Single-stage vs two-stage procurement

Published : 12/07/2022

In critical situations in procurement, it is easy to understand why construction contractors often quote lower prices to win a tender. However, recent research figures within the civil works sector have been questioning the sustainability of such low rates, and whether the method of procurement is responsible for the same.

So let’s take a deep dive into the 2 main procurement routes; single-stage and two-stage tendering.

Single-stage tendering

Single-stage tendering, also known as traditional tendering, is when a client issues a tender for the entire project, with all the relevant information provided at the point of issue. The process aims to ensure that the client/buyer is able to secure various competitive price bids - due to which the contractor/bidder may decide to price aggressively/low in order to bag the project/contract.

It can be an efficient route to obtaining a contractor. However, if elements from the project specification are missing or are unclear, it can lead to adjustments being made later in the contract, and the final account may be very different as unforeseen costs mount up.

  • 1. A single-stage tender is advantageous to a bidder, no matter what resources they currently have.
  • 2. It’s a quick conventional tendering process.
  • 3. The client can look forward to price-competitive bids, making it a value-for-money project.

  • 1. The contractor at times may not understand the project design while he is preparing his bid document.
  • 2. Competitive price pressure may make the contractor bid lower than the actual.
  • 3. The risk factor is not accounted for as the price is quoted on the basis of the tender document information shared by the client.
  • 4. The contractor will not be able to adjust to changes in the project once the tender is awarded.

Two-stage tendering

Two-stage tendering involves an initial information stage, facilitating early collaboration between client and contractor. For most projects, and especially for those that are more complex, it is useful to obtain input before there is sufficient information available for the main contract. This enables early input between the main contractor and client, helping to ensure design and cost certainty. This method of procurement accelerates timelines as it's a pre-known factor discussed between the buyer and the service giver.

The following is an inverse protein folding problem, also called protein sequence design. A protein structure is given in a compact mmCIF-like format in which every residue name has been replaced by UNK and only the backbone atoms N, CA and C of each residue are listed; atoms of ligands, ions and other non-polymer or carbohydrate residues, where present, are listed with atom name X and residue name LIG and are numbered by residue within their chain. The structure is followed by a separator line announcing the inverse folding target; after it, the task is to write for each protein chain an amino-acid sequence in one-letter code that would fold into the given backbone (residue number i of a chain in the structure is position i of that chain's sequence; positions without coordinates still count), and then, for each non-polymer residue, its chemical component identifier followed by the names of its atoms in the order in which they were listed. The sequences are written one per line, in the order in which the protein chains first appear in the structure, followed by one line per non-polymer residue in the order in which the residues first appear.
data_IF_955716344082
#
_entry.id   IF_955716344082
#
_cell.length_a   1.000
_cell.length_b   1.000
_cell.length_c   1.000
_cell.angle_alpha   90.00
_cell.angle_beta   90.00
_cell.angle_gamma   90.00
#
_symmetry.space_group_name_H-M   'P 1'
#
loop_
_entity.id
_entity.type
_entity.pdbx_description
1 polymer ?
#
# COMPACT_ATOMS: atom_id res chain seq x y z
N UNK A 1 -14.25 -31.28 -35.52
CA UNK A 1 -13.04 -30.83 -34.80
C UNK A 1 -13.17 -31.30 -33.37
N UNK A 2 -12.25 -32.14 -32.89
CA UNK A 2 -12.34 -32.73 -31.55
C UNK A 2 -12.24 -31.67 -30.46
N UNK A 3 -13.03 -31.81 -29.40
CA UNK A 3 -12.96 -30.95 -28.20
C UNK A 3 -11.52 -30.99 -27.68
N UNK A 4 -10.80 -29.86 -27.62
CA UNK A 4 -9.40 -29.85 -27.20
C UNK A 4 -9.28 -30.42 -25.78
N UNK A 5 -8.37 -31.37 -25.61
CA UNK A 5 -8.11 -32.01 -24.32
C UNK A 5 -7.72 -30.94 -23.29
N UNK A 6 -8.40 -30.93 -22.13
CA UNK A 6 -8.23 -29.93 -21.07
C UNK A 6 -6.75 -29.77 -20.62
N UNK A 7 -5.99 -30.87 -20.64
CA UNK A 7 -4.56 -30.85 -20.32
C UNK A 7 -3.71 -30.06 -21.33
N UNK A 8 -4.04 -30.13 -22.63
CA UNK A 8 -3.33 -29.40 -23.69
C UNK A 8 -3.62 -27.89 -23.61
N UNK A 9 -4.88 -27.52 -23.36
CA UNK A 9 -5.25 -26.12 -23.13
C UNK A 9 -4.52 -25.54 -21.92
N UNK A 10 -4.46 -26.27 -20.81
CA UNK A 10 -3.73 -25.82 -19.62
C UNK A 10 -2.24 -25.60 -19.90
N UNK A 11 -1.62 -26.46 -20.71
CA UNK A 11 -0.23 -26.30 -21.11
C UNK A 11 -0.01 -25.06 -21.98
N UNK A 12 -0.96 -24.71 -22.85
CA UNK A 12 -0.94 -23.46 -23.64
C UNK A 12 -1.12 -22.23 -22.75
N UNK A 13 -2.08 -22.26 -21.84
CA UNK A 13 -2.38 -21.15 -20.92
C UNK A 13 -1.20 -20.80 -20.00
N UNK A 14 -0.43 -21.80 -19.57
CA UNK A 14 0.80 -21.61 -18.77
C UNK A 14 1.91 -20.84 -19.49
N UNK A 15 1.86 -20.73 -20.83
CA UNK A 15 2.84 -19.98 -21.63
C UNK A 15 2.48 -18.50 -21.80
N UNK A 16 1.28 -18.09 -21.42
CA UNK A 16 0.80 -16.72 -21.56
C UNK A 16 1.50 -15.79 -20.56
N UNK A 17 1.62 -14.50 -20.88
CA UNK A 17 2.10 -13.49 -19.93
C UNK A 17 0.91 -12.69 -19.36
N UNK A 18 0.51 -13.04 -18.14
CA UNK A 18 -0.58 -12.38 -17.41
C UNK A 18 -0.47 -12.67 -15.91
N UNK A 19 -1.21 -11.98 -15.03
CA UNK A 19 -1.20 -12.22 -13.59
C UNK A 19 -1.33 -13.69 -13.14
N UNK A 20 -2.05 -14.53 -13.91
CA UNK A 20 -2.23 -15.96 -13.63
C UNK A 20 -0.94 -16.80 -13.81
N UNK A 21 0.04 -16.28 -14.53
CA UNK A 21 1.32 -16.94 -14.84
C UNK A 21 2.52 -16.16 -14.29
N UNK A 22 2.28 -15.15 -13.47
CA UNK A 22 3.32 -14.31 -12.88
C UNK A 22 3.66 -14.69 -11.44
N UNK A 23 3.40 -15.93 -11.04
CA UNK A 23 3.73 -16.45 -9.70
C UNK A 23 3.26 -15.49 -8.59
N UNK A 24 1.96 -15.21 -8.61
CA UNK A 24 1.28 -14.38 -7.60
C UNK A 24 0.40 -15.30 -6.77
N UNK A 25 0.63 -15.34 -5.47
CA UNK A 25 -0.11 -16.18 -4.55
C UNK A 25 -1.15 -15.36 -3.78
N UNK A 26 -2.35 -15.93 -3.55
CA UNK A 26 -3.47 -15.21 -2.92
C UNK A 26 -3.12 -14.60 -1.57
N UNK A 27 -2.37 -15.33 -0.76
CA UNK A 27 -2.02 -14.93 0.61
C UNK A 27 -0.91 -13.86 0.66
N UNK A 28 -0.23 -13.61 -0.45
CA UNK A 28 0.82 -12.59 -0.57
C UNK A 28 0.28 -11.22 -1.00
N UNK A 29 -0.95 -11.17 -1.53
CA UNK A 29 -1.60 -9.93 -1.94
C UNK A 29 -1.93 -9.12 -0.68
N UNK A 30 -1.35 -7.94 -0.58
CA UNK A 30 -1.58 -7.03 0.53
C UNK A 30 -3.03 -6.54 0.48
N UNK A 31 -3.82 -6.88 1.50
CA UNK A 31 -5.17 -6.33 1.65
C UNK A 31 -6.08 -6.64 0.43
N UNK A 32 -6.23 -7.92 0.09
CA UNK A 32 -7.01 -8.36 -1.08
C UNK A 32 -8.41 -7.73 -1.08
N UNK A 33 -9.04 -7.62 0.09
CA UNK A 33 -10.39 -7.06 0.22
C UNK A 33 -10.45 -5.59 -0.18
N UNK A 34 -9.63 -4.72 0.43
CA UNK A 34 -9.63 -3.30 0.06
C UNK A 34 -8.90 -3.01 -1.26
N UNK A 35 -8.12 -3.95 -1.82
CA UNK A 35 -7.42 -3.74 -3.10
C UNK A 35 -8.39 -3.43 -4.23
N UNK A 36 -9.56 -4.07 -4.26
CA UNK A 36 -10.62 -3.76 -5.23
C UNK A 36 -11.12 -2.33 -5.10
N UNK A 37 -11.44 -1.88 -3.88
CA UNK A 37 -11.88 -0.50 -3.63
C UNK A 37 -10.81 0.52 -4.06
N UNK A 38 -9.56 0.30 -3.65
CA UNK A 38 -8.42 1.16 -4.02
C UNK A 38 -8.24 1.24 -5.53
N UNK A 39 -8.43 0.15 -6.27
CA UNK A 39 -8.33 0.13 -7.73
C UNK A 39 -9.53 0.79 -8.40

This initial phase allows the contractor to submit details under a pre-construction agreement and includes aspects regarding project preliminaries, method statements, design, overheads, and profit.

  • 1. Greater cost certainty is achieved as the scope of work is well defined and communicated.
  • 2. Contractor involvement helps them identify potential risks making them ready for the same.
  • 3. Project implementation has achievable deadlines avoiding damages towards delay of project completion.

  • 1. The bid price is higher as it involves pre-tender discussions.
  • 2. The two-stage tendering process may be more time-consuming and this may not be appealing to employers with a tight development programme.
  • 3. Increased contractor involvement in the initial project planning stage can play a negative role in the design plan if the contractor has hidden agendas.

Let’s have a look at a distinguishing table for the 2 stages for more concept clarity:

There is no right and wrong when it comes to choosing which stage of tendering you must go for. Both have their own set of pros and cons where the client/buyer needs to take a thoughtful call on which type of stage will work best as per his requirements. E-tender portals nowadays allow not only clients to source contractors but also contractors to source active tenders on their websites. Housing 2 million+ tenders annual, TenderTiger ensures you will never miss a tender.

You may also be keen to know about the procurement process involved in a tendering process.